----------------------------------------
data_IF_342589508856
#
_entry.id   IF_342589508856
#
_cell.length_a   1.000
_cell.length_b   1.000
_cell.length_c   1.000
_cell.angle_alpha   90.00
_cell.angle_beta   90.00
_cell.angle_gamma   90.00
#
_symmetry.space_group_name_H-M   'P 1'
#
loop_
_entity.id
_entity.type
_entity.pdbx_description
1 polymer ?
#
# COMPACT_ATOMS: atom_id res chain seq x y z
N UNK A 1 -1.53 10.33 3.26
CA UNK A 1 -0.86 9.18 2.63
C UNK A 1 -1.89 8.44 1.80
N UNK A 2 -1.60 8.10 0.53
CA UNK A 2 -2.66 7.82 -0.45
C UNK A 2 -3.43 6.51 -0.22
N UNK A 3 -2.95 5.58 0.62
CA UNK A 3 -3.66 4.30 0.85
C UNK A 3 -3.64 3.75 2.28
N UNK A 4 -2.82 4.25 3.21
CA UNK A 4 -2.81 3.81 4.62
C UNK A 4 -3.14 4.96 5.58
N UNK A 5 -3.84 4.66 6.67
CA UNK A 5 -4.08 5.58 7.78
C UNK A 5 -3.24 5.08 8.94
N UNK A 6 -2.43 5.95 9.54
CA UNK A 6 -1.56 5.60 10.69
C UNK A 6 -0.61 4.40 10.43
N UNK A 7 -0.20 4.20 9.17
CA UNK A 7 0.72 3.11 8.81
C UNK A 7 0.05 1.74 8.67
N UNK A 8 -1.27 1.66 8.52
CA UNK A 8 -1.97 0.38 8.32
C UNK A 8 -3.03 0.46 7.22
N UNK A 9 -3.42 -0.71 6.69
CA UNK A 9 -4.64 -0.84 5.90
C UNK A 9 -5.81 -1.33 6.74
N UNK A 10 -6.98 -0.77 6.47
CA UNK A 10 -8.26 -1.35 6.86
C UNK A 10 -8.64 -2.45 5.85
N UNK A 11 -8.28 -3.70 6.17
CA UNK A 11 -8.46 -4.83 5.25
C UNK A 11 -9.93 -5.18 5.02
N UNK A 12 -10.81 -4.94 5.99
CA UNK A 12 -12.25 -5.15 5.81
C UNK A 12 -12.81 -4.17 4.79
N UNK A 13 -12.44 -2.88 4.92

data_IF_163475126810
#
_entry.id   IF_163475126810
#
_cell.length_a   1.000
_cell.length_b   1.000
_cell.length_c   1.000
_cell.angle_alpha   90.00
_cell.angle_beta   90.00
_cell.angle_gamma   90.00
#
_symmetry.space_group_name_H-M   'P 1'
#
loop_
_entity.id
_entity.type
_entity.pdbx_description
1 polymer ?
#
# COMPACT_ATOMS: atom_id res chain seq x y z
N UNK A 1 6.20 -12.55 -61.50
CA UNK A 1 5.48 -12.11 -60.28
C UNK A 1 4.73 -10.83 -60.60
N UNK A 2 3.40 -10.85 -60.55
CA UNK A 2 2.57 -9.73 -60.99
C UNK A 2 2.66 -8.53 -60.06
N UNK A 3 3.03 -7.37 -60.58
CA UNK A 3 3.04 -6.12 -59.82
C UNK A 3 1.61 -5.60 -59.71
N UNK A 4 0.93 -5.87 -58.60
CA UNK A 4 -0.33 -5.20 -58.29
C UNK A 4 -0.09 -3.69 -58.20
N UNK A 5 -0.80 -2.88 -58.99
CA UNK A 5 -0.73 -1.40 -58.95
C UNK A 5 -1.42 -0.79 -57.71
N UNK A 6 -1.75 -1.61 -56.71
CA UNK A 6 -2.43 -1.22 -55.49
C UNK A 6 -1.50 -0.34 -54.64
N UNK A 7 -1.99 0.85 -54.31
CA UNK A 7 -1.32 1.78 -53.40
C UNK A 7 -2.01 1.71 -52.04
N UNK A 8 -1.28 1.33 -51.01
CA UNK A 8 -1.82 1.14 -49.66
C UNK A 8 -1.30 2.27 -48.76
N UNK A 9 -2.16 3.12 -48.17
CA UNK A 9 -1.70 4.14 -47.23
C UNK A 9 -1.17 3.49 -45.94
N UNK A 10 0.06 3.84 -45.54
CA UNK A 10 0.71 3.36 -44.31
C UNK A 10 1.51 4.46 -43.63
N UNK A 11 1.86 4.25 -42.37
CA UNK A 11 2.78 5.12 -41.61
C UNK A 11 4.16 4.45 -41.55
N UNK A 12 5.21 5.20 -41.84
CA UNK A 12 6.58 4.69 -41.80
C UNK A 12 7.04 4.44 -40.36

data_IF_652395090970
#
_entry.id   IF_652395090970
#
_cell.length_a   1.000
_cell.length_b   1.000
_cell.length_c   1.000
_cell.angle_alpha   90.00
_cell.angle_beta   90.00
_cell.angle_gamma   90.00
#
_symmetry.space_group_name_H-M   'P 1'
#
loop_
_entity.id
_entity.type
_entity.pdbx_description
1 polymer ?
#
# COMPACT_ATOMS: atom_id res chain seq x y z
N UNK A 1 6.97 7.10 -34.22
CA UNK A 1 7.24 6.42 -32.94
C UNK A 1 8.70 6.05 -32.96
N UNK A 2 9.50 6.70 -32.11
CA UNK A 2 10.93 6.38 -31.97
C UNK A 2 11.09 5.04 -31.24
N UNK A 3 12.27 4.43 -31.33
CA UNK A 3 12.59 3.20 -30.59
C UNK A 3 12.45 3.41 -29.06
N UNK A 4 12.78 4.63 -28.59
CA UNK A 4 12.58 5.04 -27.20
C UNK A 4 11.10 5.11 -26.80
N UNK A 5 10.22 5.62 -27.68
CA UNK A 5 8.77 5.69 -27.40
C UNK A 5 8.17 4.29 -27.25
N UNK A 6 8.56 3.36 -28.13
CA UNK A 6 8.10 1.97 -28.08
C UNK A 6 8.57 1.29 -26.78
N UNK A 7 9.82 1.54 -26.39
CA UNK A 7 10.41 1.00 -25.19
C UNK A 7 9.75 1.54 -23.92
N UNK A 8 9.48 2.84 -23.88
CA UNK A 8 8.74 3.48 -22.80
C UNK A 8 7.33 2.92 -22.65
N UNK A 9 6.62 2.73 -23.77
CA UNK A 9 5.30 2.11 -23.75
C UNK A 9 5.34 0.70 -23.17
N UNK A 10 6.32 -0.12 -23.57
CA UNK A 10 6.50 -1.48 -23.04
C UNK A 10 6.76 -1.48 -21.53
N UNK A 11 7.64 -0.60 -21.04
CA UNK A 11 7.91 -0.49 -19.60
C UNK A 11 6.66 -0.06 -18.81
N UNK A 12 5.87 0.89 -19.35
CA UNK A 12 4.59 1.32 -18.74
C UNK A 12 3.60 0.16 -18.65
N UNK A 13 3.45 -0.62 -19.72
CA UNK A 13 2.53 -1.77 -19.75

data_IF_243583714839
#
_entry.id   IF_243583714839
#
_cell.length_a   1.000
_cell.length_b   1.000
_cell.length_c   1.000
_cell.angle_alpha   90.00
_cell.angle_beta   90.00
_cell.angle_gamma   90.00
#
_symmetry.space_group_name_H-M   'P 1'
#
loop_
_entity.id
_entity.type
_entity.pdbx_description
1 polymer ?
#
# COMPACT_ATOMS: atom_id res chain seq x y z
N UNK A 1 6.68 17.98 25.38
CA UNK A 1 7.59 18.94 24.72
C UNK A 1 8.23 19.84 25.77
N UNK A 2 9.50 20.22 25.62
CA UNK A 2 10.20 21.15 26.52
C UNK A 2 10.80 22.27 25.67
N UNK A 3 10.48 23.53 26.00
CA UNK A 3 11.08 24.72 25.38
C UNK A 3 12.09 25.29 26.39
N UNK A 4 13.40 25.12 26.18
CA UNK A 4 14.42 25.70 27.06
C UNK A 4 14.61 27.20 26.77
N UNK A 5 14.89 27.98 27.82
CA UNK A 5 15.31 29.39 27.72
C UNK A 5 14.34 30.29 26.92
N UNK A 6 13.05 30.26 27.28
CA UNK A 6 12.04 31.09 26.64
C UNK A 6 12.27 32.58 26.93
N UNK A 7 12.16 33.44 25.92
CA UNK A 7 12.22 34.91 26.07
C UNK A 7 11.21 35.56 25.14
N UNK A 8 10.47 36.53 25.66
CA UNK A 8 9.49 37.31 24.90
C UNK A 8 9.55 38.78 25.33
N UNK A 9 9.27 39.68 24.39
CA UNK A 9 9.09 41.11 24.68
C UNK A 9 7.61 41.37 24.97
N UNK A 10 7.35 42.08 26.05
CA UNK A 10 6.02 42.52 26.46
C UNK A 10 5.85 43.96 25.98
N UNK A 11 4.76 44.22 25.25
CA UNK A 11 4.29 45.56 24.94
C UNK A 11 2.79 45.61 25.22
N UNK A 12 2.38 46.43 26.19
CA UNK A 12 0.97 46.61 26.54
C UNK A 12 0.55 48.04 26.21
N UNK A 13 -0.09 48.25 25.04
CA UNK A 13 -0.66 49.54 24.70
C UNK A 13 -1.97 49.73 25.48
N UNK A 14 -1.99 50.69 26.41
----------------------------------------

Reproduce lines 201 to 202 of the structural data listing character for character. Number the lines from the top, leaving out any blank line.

N UNK A 4 13.40 25.12 26.18
CA UNK A 4 14.42 25.70 27.06